They did, in fact, receive the gifts before mentioned; but supremely and principally this power to savingly impress men. It was manifested right upon the spot. They began to address the multitude; and, wonderful to tell, three thousand were converted the same hour. But, observe, here was no new power manifested by them upon this occasion, save the gift of tongues.

They wrought no miracle at that time, and used these tongues simply as the means of making themselves understood. Let it be noted that they had not had time to exhibit any other gifts of the Spirit which have been above named. They had not at that time the advantage of exhibiting a holy life, or any of the powerful graces and gifts of the Spirit. What was said on the occasion, as recorded in the gospel, could not have made the impression that it did, had it not been uttered by them with a new power to make a saving impression upon the people. This power was not the power of inspiration, for they only declared certain facts of their own knowledge. It was not the power of human learning and culture, for they had but little. It was not the power of human eloquence, for there appears to have been but little of it. It was God speaking in and through them. It was a power from on high--God in them making a saving impression upon those to whom they spoke. This power to savingly impress abode with and upon them. It was, doubtless, the great and main thing promised by Christ, and received by the apostles and primitive Christians. It has existed, to a greater or less extent, in the Church ever since. It is a mysterious fact often manifested in a most surprising manner. Sometimes a single sentence, a word, a gesture, or even a look, will convey this power in an overcoming manner.

To the honor of God alone I will say a little of my own experience in this matter. I was powerfully converted on the morning of the 10th of October. In the evening of the same day, and on the morning of the following day, I received overwhelming baptisms of the Holy Ghost, that went through me, as it seemed to me, body and soul.

I immediately found myself endued with such power from on high that a few words dropped here and there to individuals were the means of their immediate conversion. My words seemed to fasten like barbed arrows in the souls of men. They cut like a sword. They broke the heart like a hammer. Multitudes can attest to this. Oftentimes a word dropped, without my remembering it, would fasten conviction, and often result in almost immediate conversion. Sometimes I would find myself, in a great measure, empty of this power. I would go out and visit, and find that I made no saving impression. I would exhort and pray, with the same result. I would then set apart a day for private fasting and prayer, fearing that this power had departed from me, and would inquire anxiously after the reason of this apparent emptiness. After humbling myself, and crying out for help, the power would return upon me with all its freshness. This has been the experience of my life.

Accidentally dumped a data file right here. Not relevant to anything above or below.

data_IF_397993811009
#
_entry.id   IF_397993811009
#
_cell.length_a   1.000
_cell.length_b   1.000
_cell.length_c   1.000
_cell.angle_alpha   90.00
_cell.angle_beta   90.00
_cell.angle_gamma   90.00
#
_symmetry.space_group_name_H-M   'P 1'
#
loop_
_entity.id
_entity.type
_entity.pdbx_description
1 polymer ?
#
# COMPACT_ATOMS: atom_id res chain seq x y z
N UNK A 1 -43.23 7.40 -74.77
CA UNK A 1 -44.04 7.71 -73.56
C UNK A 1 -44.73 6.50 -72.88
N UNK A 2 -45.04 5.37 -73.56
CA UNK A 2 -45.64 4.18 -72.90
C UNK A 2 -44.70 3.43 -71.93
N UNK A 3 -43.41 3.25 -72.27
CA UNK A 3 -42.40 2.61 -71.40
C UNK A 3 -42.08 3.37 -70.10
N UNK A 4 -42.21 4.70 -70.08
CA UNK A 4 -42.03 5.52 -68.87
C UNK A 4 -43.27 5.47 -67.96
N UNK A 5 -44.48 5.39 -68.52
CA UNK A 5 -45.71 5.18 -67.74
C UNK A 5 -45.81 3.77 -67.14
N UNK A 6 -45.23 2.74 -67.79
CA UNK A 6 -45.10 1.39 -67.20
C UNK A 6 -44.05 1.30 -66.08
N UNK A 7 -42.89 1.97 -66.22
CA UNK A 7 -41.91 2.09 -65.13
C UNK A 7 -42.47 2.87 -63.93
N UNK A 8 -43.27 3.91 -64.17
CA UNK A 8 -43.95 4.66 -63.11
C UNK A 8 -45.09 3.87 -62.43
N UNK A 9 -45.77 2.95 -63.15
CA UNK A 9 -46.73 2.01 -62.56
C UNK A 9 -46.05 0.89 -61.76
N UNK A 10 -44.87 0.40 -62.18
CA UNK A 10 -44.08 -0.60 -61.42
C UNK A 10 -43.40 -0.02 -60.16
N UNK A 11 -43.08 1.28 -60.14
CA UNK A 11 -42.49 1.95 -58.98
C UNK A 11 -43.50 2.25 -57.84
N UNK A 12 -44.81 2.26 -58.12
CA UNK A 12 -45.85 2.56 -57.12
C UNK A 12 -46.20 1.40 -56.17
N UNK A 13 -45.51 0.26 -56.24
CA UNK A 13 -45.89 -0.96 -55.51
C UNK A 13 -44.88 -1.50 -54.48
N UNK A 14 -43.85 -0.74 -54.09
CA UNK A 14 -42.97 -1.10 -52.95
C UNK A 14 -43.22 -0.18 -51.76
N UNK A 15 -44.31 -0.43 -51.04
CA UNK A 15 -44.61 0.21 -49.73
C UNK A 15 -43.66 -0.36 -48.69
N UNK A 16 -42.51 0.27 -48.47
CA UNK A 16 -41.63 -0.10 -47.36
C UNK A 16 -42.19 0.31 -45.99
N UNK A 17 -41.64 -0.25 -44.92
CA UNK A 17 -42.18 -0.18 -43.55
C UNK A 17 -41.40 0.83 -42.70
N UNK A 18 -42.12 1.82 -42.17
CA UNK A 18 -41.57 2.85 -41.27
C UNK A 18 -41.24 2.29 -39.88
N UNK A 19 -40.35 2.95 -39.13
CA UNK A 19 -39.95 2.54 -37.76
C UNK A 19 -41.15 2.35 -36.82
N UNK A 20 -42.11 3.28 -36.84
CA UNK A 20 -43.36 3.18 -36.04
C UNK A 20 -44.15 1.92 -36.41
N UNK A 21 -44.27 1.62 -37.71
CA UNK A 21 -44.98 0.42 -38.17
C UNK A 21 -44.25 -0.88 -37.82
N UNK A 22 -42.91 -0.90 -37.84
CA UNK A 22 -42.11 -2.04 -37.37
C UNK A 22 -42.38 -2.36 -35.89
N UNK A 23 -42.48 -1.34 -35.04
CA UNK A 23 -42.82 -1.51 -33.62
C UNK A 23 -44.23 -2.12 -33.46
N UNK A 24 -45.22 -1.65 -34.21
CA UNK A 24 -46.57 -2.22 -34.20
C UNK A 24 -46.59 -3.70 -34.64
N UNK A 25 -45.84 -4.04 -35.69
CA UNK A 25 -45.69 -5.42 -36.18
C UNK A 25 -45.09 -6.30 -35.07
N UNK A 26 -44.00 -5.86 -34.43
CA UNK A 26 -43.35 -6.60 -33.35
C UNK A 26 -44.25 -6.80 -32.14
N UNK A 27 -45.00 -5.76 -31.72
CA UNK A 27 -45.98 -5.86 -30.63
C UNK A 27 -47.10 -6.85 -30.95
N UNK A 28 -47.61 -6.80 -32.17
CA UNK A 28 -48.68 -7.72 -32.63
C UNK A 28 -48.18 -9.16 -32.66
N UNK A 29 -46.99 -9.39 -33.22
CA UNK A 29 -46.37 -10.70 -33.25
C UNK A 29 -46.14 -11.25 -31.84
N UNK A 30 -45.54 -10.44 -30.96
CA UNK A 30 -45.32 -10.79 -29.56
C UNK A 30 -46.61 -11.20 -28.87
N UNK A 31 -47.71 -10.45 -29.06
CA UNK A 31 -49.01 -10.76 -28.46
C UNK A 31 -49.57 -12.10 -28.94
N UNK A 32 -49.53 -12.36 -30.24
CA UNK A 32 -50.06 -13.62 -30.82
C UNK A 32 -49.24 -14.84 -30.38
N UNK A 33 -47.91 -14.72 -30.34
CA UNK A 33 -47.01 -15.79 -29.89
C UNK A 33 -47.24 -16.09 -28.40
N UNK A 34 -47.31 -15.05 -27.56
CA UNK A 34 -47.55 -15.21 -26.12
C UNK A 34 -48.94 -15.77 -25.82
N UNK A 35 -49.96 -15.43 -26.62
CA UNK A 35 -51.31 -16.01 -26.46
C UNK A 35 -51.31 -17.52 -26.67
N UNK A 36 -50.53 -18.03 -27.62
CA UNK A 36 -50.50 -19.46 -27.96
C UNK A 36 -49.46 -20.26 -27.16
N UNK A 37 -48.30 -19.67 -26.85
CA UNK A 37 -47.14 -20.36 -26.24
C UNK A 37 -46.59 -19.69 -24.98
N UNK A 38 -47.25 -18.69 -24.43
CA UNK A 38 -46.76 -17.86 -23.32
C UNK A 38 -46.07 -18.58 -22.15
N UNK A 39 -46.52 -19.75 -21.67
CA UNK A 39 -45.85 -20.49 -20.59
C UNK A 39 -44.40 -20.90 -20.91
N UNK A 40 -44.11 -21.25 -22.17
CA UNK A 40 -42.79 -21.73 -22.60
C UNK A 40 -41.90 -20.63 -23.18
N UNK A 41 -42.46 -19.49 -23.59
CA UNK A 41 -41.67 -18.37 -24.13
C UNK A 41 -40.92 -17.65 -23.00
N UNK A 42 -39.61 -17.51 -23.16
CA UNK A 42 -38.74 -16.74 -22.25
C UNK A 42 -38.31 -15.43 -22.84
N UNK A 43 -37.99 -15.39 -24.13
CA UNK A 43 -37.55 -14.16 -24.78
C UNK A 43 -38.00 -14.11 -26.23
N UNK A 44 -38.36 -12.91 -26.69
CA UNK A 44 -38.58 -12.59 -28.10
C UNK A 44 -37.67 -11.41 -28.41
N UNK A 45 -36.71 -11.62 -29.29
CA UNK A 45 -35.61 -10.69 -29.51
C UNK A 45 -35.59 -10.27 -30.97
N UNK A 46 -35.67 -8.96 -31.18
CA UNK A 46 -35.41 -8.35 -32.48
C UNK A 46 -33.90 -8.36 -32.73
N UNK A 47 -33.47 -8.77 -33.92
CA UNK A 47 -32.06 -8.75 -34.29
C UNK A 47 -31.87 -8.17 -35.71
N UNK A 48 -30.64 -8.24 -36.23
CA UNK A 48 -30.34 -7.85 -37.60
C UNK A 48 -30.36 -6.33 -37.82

I could fill a volume with the history of my own experience and observation with respect to this power from on high. It is a fact of consciousness and of observation, but a great mystery. I have said that sometimes a look has in it the power of God. I have often witnessed this. Let the following fact illustrate it. I once preached, for the first time, in a manufacturing village. The next morning I went into a manufacturing establishment to view its operations. As I passed into the weaving department I beheld a great company of young women, some of whom, I observed, were looking at me, and then at each other, in a manner that indicated a trifling spirit, and that they knew me. I, however, knew none of them. As I approached nearer to those who had recognized me they seemed to increase in their manifestations of lightness of mind. Their levity made a peculiar impression upon me; I felt it to my very heart. I stopped short and looked at them, I know not how, as my whole mind was absorbed with the sense of their guilt and danger. As I settled my countenance upon them I observed that one of them became very much agitated. A thread broke. She attempted to mend it; but her hands trembled in such a manner that she could not do it. I immediately observed that the sensation was spreading, and had become universal among that class of triflers. I looked steadily at them until one after another gave up and paid no more attention to their looms. They fell on their knees, and the influence spread throughout the whole room. I had not spoken a word; and the noise of the looms would have prevented my being heard if I had. In a few minutes all work was abandoned, and tears and lamentations filled the room.